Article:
The New York Times last week ran a story on the front page about the threat of mass extinction in the ocean. For those of us who work on ocean conservation, this recent study is an interesting synthesis of the distressingly familiar data on decimated fisheries, bycatch and habitat destruction.
But to be a front page story in a mainstream paper â€“ that is big news for the ocean. Despite the ocean being such an important source of food and livelihoods for millions of people, and an economic engine for businesses around the world, its plight is largely unknown. Out of sight, out of mind. Or, when viewed by a holidaymaker from a beach or a boat, it simply looks lovely â€“ nothing wrong down there.
If lack of awareness is part of the problem, then any news about the ocean is good news â€“ even when the news is bad.
In many places, however, people are acutely aware that the ocean is in trouble, without the benefit of a scientific study or news article. These are coastal and island people all over the world â€“ often the poorest and most vulnerable populations. As individuals and as communities, they may be witnesses to the pillage of the sea, they may be perpetrators of the destruction or they may be champions in the fight to restore ocean health.
WWF is convinced that these coastal communities have a central role to play in ocean conservation. In Mafia, Tanzania, Issa, a fisherman told me of foreign fishing vessels coming in at night to fish illegally inside the marine park that was set up to ensure food and livelihoods for his community, and of dynamite fishing on the reefs where fish were once abundant. Clearly, we need solutions at different scales, from global to local; men like Issa must be part of those solutions if they are to be sustainable.
In Manta, Ecuador, a member of the artisanal fishing cooperative told me that fishers now go out to sea and stay about a week, in small boats, to catch as much fish as they used to catch closer to shore in a day. It is dangerous, but the absence of sustainable fisheries management has led the inshore fisheries to decline, so the fishers do whatâ€™s required to pay the bills and send the kids to school.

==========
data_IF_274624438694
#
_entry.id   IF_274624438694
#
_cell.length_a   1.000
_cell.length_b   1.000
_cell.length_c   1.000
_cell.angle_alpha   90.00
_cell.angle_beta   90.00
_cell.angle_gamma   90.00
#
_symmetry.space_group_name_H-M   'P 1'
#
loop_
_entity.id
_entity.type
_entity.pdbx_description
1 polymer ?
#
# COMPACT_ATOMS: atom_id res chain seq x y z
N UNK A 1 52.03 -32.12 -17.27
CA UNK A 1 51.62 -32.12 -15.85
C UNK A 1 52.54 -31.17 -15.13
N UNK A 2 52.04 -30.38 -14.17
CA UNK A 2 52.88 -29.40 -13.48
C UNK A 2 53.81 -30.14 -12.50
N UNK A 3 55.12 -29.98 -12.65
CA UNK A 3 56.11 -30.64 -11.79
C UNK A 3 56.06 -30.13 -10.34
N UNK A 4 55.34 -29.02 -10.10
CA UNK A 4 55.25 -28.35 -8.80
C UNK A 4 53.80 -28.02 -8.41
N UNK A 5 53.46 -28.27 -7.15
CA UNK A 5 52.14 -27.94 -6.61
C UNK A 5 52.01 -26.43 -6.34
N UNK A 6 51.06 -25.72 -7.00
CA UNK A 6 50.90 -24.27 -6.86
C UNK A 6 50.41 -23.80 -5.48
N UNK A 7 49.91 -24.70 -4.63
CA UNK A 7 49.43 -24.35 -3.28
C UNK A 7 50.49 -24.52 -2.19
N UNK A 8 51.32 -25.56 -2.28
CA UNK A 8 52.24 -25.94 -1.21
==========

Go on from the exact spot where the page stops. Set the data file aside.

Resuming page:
And while fishing has the greatest impact on ocean health, itâ€™s no good pointing the finger at people like Issa or the fishers of Manta. Pollution, aquaculture, oil and gas extraction, and seabed mining, as well as coastal and cruise tourism, and the effects of climate change and acidification all have negative and cumulative impacts upon the ocean â€“ and weâ€™re all to blame for these factors.
We need holistic solutions for the ocean, which is why I am at the United Nations in New York this week, working on agreements that may help us correct course.
The first pertains to biodiversity in areas beyond national jurisdiction. At this meeting governments will discuss and hopefully agree that the high seas â€“ half the planet! â€“ and seabed, which are open to every country, need protection and management if we are to ensure a healthy ocean both far out at sea and close to shore. The aim is a system where all states and actors are accountable to each other and where activities are monitored to avoid overuse and destruction of important habitats.
Iâ€™ll also be working on the Sustainable Development Goals. Here we are trying to shape a set of goals on issues as widespread â€“ but interconnected and interdependent â€“ as food, water, jobs, oceans, biodiversity, human rights, equality and transparency. If governments agree to strong goals and targets, we could actually set our planet and societies on a path toward a sustainable future â€“ and I can retire and head to the beach!
Until then, the work continues to bring the voice of coastal communities into the discussion, to ensure that natureâ€™s irreplaceable role is recognized in the quest for development and to fight for policies that will usher in a new era of good news about the ocean.
Jessica Battle is Marine Manager for WWF International.Â
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